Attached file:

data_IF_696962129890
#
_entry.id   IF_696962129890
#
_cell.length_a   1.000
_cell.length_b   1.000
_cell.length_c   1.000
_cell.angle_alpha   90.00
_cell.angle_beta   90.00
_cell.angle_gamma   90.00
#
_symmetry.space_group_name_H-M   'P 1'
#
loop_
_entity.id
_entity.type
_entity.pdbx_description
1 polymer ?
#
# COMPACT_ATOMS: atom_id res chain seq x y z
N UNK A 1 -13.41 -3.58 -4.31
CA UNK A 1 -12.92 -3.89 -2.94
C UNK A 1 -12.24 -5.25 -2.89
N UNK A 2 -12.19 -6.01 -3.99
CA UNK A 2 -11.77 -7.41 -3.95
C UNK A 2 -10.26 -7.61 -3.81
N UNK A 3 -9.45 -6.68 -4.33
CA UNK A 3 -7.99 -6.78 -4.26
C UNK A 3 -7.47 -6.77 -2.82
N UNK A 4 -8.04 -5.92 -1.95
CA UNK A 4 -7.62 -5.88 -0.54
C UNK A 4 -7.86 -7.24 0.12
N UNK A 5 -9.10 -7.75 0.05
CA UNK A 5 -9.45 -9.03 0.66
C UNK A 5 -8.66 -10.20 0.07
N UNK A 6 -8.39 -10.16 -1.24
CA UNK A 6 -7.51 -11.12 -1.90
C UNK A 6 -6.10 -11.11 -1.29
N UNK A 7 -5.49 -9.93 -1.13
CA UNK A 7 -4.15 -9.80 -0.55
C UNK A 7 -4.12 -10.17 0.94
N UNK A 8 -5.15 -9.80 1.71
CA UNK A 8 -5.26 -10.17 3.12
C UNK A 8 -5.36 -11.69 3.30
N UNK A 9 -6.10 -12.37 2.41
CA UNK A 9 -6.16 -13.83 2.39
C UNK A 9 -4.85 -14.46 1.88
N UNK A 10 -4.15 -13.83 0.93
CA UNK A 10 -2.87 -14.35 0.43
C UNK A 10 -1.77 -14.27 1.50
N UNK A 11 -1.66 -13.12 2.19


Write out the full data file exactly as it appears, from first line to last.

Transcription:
data_IF_696962129890
#
_entry.id   IF_696962129890
#
_cell.length_a   1.000
_cell.length_b   1.000
_cell.length_c   1.000
_cell.angle_alpha   90.00
_cell.angle_beta   90.00
_cell.angle_gamma   90.00
#
_symmetry.space_group_name_H-M   'P 1'
#
loop_
_entity.id
_entity.type
_entity.pdbx_description
1 polymer ?
#
# COMPACT_ATOMS: atom_id res chain seq x y z
N UNK A 1 -13.41 -3.58 -4.31
CA UNK A 1 -12.92 -3.89 -2.94
C UNK A 1 -12.24 -5.25 -2.89
N UNK A 2 -12.19 -6.01 -3.99
CA UNK A 2 -11.77 -7.41 -3.95
C UNK A 2 -10.26 -7.61 -3.81
N UNK A 3 -9.45 -6.68 -4.33
CA UNK A 3 -7.99 -6.78 -4.26
C UNK A 3 -7.47 -6.77 -2.82
N UNK A 4 -8.04 -5.92 -1.95
CA UNK A 4 -7.62 -5.88 -0.54
C UNK A 4 -7.86 -7.24 0.12
N UNK A 5 -9.10 -7.75 0.05
CA UNK A 5 -9.45 -9.03 0.66
C UNK A 5 -8.66 -10.20 0.07
N UNK A 6 -8.39 -10.16 -1.24
CA UNK A 6 -7.51 -11.12 -1.90
C UNK A 6 -6.10 -11.11 -1.29
N UNK A 7 -5.49 -9.93 -1.13
CA UNK A 7 -4.15 -9.80 -0.55
C UNK A 7 -4.12 -10.17 0.94
N UNK A 8 -5.15 -9.80 1.71
CA UNK A 8 -5.26 -10.17 3.12
C UNK A 8 -5.36 -11.69 3.30
N UNK A 9 -6.10 -12.37 2.41
CA UNK A 9 -6.16 -13.83 2.39
C UNK A 9 -4.85 -14.46 1.88
N UNK A 10 -4.15 -13.83 0.93
CA UNK A 10 -2.87 -14.35 0.43
C UNK A 10 -1.77 -14.27 1.50
N UNK A 11 -1.66 -13.12 2.19